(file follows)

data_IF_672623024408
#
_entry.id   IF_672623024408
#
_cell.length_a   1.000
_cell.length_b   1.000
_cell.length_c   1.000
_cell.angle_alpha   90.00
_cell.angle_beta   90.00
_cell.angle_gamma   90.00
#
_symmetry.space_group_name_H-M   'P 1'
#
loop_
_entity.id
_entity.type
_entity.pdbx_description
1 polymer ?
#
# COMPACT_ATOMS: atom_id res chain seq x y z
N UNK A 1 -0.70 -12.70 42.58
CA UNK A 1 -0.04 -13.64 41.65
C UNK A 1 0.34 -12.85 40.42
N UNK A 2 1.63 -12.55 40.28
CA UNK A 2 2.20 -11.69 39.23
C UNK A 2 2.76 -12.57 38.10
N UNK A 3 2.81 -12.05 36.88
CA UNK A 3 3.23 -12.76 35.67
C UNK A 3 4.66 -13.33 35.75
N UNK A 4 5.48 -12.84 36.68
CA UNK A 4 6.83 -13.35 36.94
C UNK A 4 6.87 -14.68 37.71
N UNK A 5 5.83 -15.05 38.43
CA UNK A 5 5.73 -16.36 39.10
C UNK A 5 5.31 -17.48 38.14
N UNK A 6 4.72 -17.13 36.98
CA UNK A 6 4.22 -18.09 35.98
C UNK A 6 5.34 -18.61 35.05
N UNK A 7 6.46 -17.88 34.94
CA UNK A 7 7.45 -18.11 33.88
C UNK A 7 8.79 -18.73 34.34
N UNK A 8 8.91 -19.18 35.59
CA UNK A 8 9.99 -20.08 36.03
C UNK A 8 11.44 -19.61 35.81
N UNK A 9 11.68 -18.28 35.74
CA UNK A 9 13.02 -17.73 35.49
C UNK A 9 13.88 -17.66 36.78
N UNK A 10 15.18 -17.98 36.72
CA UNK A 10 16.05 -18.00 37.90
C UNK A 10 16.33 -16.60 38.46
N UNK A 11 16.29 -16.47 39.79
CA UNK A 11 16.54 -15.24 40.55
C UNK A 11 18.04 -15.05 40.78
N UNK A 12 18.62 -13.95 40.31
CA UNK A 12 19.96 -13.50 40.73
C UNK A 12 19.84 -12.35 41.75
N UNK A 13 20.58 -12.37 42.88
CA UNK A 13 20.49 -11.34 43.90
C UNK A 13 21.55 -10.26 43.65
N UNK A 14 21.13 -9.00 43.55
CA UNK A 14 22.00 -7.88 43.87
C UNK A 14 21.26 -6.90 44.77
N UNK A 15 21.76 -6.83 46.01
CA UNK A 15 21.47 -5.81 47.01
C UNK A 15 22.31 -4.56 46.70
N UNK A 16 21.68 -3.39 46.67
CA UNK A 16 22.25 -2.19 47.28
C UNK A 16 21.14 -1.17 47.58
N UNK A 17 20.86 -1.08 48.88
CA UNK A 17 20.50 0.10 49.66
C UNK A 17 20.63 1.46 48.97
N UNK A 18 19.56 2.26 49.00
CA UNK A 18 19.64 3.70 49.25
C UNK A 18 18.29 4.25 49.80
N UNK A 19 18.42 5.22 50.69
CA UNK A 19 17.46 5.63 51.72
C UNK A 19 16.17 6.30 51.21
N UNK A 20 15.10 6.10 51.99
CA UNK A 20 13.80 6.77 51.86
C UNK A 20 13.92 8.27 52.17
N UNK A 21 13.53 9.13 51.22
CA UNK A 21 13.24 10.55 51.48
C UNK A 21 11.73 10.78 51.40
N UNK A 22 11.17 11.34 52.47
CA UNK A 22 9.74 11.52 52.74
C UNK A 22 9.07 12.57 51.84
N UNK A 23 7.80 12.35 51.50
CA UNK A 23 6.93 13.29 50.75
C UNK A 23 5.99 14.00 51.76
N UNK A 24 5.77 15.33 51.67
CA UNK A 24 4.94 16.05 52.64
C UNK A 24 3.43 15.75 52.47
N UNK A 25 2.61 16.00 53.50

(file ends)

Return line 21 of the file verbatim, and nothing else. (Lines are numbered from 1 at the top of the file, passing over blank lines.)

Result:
N UNK A 1 -0.70 -12.70 42.58